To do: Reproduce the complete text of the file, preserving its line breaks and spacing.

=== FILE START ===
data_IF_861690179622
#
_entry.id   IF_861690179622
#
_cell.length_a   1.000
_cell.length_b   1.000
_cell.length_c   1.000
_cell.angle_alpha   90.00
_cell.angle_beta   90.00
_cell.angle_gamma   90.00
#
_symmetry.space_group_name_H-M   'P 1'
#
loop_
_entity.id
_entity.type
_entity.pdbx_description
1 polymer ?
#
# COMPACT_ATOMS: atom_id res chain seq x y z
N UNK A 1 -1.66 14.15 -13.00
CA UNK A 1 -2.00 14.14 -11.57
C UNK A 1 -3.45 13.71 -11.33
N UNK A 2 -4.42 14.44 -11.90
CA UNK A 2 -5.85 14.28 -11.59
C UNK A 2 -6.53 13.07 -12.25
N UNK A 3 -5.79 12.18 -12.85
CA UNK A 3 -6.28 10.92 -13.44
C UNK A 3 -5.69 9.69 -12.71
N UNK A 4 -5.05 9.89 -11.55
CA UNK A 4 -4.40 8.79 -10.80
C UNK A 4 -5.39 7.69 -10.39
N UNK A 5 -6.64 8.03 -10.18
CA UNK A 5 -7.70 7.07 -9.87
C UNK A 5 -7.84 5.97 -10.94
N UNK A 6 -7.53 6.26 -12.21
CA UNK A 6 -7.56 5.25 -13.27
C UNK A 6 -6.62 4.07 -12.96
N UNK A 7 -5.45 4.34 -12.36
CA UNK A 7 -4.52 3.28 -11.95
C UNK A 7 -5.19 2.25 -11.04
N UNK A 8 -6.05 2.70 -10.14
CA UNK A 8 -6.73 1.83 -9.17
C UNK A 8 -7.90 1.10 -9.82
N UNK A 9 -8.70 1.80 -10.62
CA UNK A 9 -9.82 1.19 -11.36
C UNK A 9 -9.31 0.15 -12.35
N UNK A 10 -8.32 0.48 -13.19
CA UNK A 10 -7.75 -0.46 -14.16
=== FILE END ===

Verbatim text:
data_IF_861690179622
#
_entry.id   IF_861690179622
#
_cell.length_a   1.000
_cell.length_b   1.000
_cell.length_c   1.000
_cell.angle_alpha   90.00
_cell.angle_beta   90.00
_cell.angle_gamma   90.00
#
_symmetry.space_group_name_H-M   'P 1'
#
loop_
_entity.id
_entity.type
_entity.pdbx_description
1 polymer ?
#
# COMPACT_ATOMS: atom_id res chain seq x y z
N UNK A 1 -1.66 14.15 -13.00
CA UNK A 1 -2.00 14.14 -11.57
C UNK A 1 -3.45 13.71 -11.33
N UNK A 2 -4.42 14.44 -11.90
CA UNK A 2 -5.85 14.28 -11.59
C UNK A 2 -6.53 13.07 -12.25
N UNK A 3 -5.79 12.18 -12.85
CA UNK A 3 -6.28 10.92 -13.44
C UNK A 3 -5.69 9.69 -12.71
N UNK A 4 -5.05 9.89 -11.55
CA UNK A 4 -4.40 8.79 -10.80
C UNK A 4 -5.39 7.69 -10.39
N UNK A 5 -6.64 8.03 -10.18
CA UNK A 5 -7.70 7.07 -9.87
C UNK A 5 -7.84 5.97 -10.94
N UNK A 6 -7.53 6.26 -12.21
CA UNK A 6 -7.56 5.25 -13.27
C UNK A 6 -6.62 4.07 -12.96
N UNK A 7 -5.45 4.34 -12.36
CA UNK A 7 -4.52 3.28 -11.95
C UNK A 7 -5.19 2.25 -11.04
N UNK A 8 -6.05 2.70 -10.14
CA UNK A 8 -6.73 1.83 -9.17
C UNK A 8 -7.90 1.10 -9.82
N UNK A 9 -8.70 1.80 -10.62
CA UNK A 9 -9.82 1.19 -11.36
C UNK A 9 -9.31 0.15 -12.35
N UNK A 10 -8.32 0.48 -13.19
CA UNK A 10 -7.75 -0.46 -14.16